One of only 13 Immortals, Andrew Johns is another player regarded by many as the best that's ever played rugby league (depending what side of the Tweed River you hail from). Joey's influence for club, state and country was unrivalled during his playing days, as was his skill-set and creativity. Tough as nails, a freakishly good kicker and a genius with ball in hand, Johns was one of only two players to have won three or more Dally M medals. Played in the Knights' only two grand final triumphs (including 2001) and three Origin series wins for NSW including 2005 when he returned from injury to mastermind what would prove to be their last for almost a decade.
Cooper Cronk hung up his boots at the end of the last season having joined an exclusive club of players to have won multiple premierships with different clubs. Part of the Big Three at the Melbourne Storm where he won four grand finals (two titles were later stripped), Cronk added the 2018 and 2019 premierships to his collection after moving to the Roosters for the final two seasons of his career. A Clive Churchill medallist, two-time Dally M and World Cup winner, Cronk also played in a whopping eight Origin series wins, playing 22 times.
OUR PICK: Andrew Johns
Contenders: Petero Civoniceva, Shane Webcke, Matt Scott, Jesse Bromwich
Since debuting for the Melbourne Storm in 2010, Jesse Bromwich's consistency as one of the best props in the game has been phenomenal. Dally M prop of the year in 2016, Bromwich has won two premierships with the Storm and his work rate for one of the best defensive teams of the last decade is exceptional.
Matt Scott, like Bromwich, gets through a ton of work out on the field and makes very few mistakes. A Dally M prop of the year in 2011, Scott has won eight Origin series with Queensland, a World Cup with the Kangaroos and a premiership with the Cowboys. Played his entire 16-year NRL career with the Cowboys and was consistently mentioned as one of the game's premier front-row forwards.
Petero Civoniceva was a mainstay for the Maroons and Kangaroos for the majority of the 2000s, winning premierships with the Broncos in 2000 (he was injured for the grand final) and 2006 (to go with his first in 1998). An absolute beast on the footy field, Civoniceva was notoriously hard to stop and possessed a deadly offload game to boot. Got through a mountain of work in defence and was a leader on the field and off. Dally M Prop of the Year in 2008, Civoniceva won silverware with the Maroons and Kangaroos and became the first forward in Australia's history to be capped 40 times (eventually retiring with 45 caps).
Civoniceva's partner in crime for much of his Broncos, Maroons and Kangaroos playing career was Shane Webcke, with the pair forming one of the most devastating front-row combinations the game has ever seen. Webcke's toughness was typified by the fact he played through the pain of a broken arm in the 2000 finals series to help the Broncos claim the NRL premiership - his third with the club. Webcke would go on to win a fourth premiership in 2006 before announcing his retirement. A three-time Dally M Prop of the Year (from 2000-2002), Webcke also won Origin series with the Maroons and a World Cup for Australia.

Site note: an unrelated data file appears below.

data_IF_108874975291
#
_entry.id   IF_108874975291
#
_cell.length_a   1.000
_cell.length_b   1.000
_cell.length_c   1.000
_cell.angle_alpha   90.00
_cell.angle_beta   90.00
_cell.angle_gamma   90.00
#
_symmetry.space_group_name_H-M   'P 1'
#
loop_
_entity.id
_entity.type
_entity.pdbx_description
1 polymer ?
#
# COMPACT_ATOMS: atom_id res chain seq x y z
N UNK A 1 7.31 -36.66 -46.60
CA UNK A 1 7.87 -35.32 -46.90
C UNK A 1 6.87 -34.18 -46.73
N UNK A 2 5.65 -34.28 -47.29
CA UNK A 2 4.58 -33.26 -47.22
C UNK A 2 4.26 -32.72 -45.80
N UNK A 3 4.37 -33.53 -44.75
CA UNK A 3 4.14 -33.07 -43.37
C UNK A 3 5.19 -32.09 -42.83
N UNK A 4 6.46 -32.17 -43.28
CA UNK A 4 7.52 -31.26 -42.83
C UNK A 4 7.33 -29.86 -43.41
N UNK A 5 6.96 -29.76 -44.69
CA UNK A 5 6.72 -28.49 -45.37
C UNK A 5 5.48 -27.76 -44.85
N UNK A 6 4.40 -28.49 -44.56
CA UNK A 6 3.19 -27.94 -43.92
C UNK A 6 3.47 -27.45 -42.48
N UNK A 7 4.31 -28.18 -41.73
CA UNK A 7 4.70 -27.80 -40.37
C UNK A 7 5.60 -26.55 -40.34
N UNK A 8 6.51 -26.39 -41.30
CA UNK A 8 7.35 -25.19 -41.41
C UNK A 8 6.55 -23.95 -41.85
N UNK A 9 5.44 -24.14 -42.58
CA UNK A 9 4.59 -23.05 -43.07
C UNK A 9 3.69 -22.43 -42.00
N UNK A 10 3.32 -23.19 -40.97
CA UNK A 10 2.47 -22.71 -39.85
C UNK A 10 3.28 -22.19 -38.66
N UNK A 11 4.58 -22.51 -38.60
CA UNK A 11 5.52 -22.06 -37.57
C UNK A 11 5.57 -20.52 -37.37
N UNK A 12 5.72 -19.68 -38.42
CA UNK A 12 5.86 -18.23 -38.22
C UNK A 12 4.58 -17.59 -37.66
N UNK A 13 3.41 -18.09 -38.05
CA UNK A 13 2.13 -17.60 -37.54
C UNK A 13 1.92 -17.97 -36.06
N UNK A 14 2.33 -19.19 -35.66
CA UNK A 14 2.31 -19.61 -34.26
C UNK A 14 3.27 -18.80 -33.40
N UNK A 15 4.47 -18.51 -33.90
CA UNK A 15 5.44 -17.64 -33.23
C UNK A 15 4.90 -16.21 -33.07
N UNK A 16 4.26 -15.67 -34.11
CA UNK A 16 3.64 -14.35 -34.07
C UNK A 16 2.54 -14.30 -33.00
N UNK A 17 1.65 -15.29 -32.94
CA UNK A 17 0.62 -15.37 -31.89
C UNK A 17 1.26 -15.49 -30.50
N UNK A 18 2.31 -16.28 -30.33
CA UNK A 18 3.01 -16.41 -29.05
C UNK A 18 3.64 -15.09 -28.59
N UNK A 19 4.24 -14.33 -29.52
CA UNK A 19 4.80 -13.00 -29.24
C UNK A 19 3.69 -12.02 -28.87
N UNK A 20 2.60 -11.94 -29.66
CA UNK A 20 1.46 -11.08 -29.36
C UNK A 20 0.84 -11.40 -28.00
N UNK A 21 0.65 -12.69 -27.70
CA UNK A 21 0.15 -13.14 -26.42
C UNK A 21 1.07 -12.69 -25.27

OUR PICK: Petero Civoniceva, Shane Webcke
Contenders: Cam Smith, Josh Hodgson, Danny Buderus
By far the easiest and least controversial selection for us in this NRL team of the 21st century. No offence to Josh Hodgson and Danny Buderus, but they are up against another man who will almost certainly become one of rugby league's Immortals. Cameron Smith is simply incomparable when it comes to rugby league hookers. An inspirational leader on and off the pitch, his longevity is almost as legendary as his influence on games.
With an all-time record of 413 first grade appearances and counting, Smith has also played the most Origin matches in history (42) and with 56 Tests is the second most-capped player (behind Lockyer) in Australia's history.
Two-time Dally M Medal and Golden Boot winner, he's claimed the NRL Hooker of the Year award an astonishing seven times. Smith has also won the Origin series on 11 occasions, played in four grand final victories (two titles later stripped) and won the World Cup twice with Australia. One of the greatest players ever.
OUR PICK: Cameron Smith
Contenders: Boyd Cordner, Sam Burgess, Gordon Tallis, Steve Menzies, Luke Lewis
All five men on this are premiership winners, most on more than one occasion. Mainstays of their respective sides for long periods, they all share an insatiable appetite for work and would consistently rack up big numbers in attack and defence. All destructive ball runners in their own way, Menzies has the distinct honour of being the most prolific try-scoring forward in Australian rugby league history.
Menzies' 180 first grade tries puts him third on the all-time list, behind fellow Manly legend Ken Irvine (212 tries) and Billy Slater (190).
While the other four can't boast that sort of try-scoring threat, their leadership qualities can't be underestimated. Tallis won three premierships before the turn of the century but still managed to nab one more in 2000 before hanging up the boots at the end of the 2004 season.
Lewis and Burgess were both Clive Churchill medal winners in their respective grand final triumphs, but back-to-back Origin series victories and NRL premierships, as captain, makes Cordner impossible to ignore.
OUR PICK: Steve Menzies, Boyd Cordner
Contenders: Jason Taumalolo, Jake Trbojevic, Paul Gallen
Jake Trbojevic is arguably the best tackler in the game and he gets through a mountain of work on the field. Ever-reliable in defence, he is also effective with the ball in hand and frequently chimes in on attack for Manly and NSW. He'd be one of the first names picked ono the team sheet at club and state level.
Paul Gallen was an inspirational leader for the Sharks and NSW before retiring at the end of last season. With 19 seasons in first grade rugby league, Gallen holds the Australian record. It's a testament to his incredible longevity. A versatile player, who featured across all forward positions, Gallen was a renowned warrior who would sacrifice his blood, sweat and tears every time he stepped onto a footy field.
When it comes to influence in a match, however, there is simply no way to look past Jason Taumalolo. With the exception of Cam Smith, it's rare for a forward to win the Dally M medal but such is the impact Taumalolo has on the Cowboys, he managed to do it in 2016. A three-time NRL Lock of the Year, the other JT also helped North Queensland win their first and only NRL premiership in 2015. Consistently one of the top forwards for run metres, solid as a rock in defence and an absolute menace to stop in attack, Taumalolo is the premier No.13 of his generation.
OUR PICK: Jason Taumalolo
Interchange: Matt Scott, Gordon Tallis, Sam Burgess, Darren Lockyer
With Yahoo Sport staff